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June Chief's Perspective

Chief Master Sgt. Ed McQueen, JFHQ-SC

Portrait of U.S. Air Force Chief Master Sgt. Ed McQueen, the Installations and Mission Support superintendent with Joint Forces Headquarters, South Carolina Air National Guard, Jan. 2, 2019. (U.S. Air National Guard photo by Master Sgt. Caycee Watson)

MCENTIRE JOINT NATIONAL GUARD BASE, S.C. --

One day I arrived to work at 6:30am and an hour later received a call from my wife telling me she was sick. That would not normally be a reason to go home, but this particular day, our oldest child was only 33 days old. Mom was in no condition to take care of herself and the demands of a one-month-old. I sent my boss an email advising I had gone home and why. The next day when I arrived at work, that boss, “Joe” had printed my email and added a derogatory note regarding my wife’s illness. I wasn’t ready to move mountains for “Joe” and I soon moved on.

DO NOT BE THAT BOSS. Your subordinates deserve better. Your supervisor demands better. Taking steps to develop yourself will make you better. As an E-1 in basic training or an O-9 at the Pentagon, we all lead. Differing responsibilities, yet we all influence someone. Let that sink in a moment – we ALL lead. The question is….

How do you LEAD? Hopefully not like “Joe”.

LEAD is an action verb – this is what we do. How is through the context of culture. Personal culture, shop culture and on up to Air Force culture. Culture, especially at Air Force or base level is the equivalent of an aircraft carrier – it will not turn quickly. However, if you do not like the direction, there are steps you can take to turn the cultural “rudder” and make improvements. Anything can be made better!

You may recall I said I moved on from “Joe”. And I did. Most people quit a supervisor rather than an organization. Within the context of culture think about how you influence Airmen and consider (gut check) if they leave, are they leaving you or the organization as we look at LEAD. 

So, what is this LEAD acronym? I’m glad you asked.

L is INFLUENCE. I know influence doesn’t start with an “L,” but work with me. At the core leadership is influence. Parents influence children, children influence parents. Not sure about that one? Observe the toy aisle next time you are in Target. Supervisors (good or bad) influence subordinates. Are you living and modeling the correct culture in your influence?

E is EXPECTATIONS. Like testing, we may start with easy expectations and build to more complex expectations. This allows the subordinate to feel a sense of accomplishment and success as they are expected to take on greater challenges. This is important. Keep raising the expectations. If continually set low they just might keep achieving what is set. We need to allow for some failure.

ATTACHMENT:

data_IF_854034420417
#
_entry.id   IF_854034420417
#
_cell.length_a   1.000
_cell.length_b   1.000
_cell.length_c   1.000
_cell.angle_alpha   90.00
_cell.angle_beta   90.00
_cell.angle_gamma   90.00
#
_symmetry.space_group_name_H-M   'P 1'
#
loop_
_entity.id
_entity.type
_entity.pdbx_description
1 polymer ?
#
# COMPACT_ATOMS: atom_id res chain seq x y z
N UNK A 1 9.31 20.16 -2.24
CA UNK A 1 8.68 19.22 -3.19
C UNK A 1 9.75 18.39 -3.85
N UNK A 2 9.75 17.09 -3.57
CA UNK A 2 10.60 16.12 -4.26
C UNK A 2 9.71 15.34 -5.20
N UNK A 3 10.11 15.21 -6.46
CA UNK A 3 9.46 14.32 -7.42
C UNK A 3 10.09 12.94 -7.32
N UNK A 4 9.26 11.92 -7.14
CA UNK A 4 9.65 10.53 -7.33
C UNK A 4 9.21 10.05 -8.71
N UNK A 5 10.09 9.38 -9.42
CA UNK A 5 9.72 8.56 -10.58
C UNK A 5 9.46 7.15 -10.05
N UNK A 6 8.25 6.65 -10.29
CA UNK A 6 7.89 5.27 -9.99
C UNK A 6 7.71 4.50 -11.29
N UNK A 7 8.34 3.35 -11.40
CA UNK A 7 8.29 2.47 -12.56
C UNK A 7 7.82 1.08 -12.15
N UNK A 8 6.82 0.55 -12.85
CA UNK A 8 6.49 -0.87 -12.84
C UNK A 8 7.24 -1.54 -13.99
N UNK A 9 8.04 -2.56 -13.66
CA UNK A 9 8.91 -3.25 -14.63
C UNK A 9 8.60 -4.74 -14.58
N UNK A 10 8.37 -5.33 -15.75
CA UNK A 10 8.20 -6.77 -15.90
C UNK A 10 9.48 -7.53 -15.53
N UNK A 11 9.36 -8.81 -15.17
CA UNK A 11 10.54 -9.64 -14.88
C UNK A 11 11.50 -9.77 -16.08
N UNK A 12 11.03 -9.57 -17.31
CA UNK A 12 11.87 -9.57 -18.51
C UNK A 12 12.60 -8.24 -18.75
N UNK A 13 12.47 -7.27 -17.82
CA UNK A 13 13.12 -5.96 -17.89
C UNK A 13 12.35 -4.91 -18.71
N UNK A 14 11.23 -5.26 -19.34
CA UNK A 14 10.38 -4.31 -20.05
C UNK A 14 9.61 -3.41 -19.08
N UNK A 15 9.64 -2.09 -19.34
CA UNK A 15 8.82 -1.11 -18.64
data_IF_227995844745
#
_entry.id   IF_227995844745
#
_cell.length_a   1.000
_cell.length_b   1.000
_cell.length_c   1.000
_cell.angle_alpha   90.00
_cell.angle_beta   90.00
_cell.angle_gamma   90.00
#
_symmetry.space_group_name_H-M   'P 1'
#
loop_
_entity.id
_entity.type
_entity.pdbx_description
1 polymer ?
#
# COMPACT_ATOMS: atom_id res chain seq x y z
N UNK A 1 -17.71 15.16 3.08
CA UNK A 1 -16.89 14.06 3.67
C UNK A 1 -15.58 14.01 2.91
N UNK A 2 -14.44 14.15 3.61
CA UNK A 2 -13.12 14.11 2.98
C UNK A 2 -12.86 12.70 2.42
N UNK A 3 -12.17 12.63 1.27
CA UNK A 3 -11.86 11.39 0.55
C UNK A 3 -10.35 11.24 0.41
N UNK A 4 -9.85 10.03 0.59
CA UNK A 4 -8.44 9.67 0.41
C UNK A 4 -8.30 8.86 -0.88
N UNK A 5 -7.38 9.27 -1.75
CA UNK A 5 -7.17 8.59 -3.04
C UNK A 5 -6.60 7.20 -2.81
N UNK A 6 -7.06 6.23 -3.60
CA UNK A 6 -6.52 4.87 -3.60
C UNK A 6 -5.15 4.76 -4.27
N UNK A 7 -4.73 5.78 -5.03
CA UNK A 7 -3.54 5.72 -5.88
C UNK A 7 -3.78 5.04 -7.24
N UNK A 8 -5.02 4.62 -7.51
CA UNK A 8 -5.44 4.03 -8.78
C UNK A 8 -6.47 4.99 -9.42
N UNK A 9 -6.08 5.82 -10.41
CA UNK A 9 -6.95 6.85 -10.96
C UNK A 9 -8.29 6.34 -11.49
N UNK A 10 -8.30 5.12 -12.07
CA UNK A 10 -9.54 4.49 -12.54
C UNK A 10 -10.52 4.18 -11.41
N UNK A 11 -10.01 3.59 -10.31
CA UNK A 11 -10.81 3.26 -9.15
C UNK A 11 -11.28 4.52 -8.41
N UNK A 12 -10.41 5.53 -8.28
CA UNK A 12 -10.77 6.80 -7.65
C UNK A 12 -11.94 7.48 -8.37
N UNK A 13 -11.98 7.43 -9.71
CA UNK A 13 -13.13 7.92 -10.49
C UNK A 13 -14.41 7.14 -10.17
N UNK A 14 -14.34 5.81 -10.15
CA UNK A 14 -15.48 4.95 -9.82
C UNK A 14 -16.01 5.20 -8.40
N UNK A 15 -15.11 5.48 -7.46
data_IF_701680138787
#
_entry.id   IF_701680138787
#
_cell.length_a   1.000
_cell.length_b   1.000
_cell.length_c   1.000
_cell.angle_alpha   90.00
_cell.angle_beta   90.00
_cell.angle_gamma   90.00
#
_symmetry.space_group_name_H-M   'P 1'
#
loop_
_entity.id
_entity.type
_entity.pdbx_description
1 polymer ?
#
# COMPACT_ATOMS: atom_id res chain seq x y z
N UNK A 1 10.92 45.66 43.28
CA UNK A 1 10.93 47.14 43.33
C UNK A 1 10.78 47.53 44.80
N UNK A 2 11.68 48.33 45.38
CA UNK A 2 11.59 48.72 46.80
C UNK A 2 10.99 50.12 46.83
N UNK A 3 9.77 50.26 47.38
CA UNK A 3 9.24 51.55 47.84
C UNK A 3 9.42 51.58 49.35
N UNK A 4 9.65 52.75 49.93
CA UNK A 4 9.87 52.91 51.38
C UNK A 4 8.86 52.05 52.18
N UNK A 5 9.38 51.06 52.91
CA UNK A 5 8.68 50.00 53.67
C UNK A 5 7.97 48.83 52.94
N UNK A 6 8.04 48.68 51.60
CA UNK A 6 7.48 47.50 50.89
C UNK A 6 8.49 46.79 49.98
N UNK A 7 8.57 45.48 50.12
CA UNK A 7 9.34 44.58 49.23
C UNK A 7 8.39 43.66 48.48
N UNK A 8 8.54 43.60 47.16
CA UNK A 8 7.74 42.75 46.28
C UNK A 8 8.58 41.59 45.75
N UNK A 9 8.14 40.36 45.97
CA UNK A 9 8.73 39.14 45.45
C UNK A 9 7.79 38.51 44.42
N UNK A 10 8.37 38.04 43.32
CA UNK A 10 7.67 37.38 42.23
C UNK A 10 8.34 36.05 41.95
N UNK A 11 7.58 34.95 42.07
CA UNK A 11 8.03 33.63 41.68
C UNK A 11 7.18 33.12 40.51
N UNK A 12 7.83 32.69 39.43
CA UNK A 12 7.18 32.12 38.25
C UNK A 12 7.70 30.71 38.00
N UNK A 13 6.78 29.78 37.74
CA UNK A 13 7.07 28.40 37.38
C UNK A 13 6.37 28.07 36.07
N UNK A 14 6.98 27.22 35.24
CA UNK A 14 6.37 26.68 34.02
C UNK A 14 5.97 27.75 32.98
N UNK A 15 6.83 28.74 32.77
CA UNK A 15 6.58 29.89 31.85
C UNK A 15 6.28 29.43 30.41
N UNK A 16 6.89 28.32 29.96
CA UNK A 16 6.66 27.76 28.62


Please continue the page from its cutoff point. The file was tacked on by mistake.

A is ALIGNMENT. Alignment is important to make sure the individual is doing what the team is doing. We are all working toward a common objective. We will, in most cases, have different roles that are all necessary to accomplish a single ultimate mission. Each Airman correctly doing his job is essential for overall success. This is an area where we may have to help the Airman see where and how their job is important to the overall mission. “It isn’t all about me,” but rather “I’m important to the team – I’m needed to make this thing work” is the point each Airman needs to own.

D is DEVELOP. This is important because this is how we change. For almost any area in life, we get better or worse. Staying the same almost never happens. We must take an active role in our future if we want to get better. Read good books. Find a mentor. Be a mentor. A LEAD supervisor is encouraging this behavior, but if you don’t have a LEAD supervisor you can still take steps to develop yourself. 

Done correctly this will cost you your most precious commodity – time. I promise it is worth the investment.

If you remember the LEAD model, great. If you practice it, even better. We will never get better without change – and it all begins with me. You have the power shape the future of the Air Force or whatever career path you may transition to from the Guard. Yes, the LEAD model is an excellent tool for work, but it also applies at home. You are a leader and the speed of the leader will set the speed of the team. It is important to lead for personal and team success.

As a leader, you can provide the leadership “jet fuel” of influence that launches the future generation of leaders in the right direction and also serves as the “tanker” to provide regular top offs for sustained leadership growth and development for yourself and others. Let’s go launch some leaders.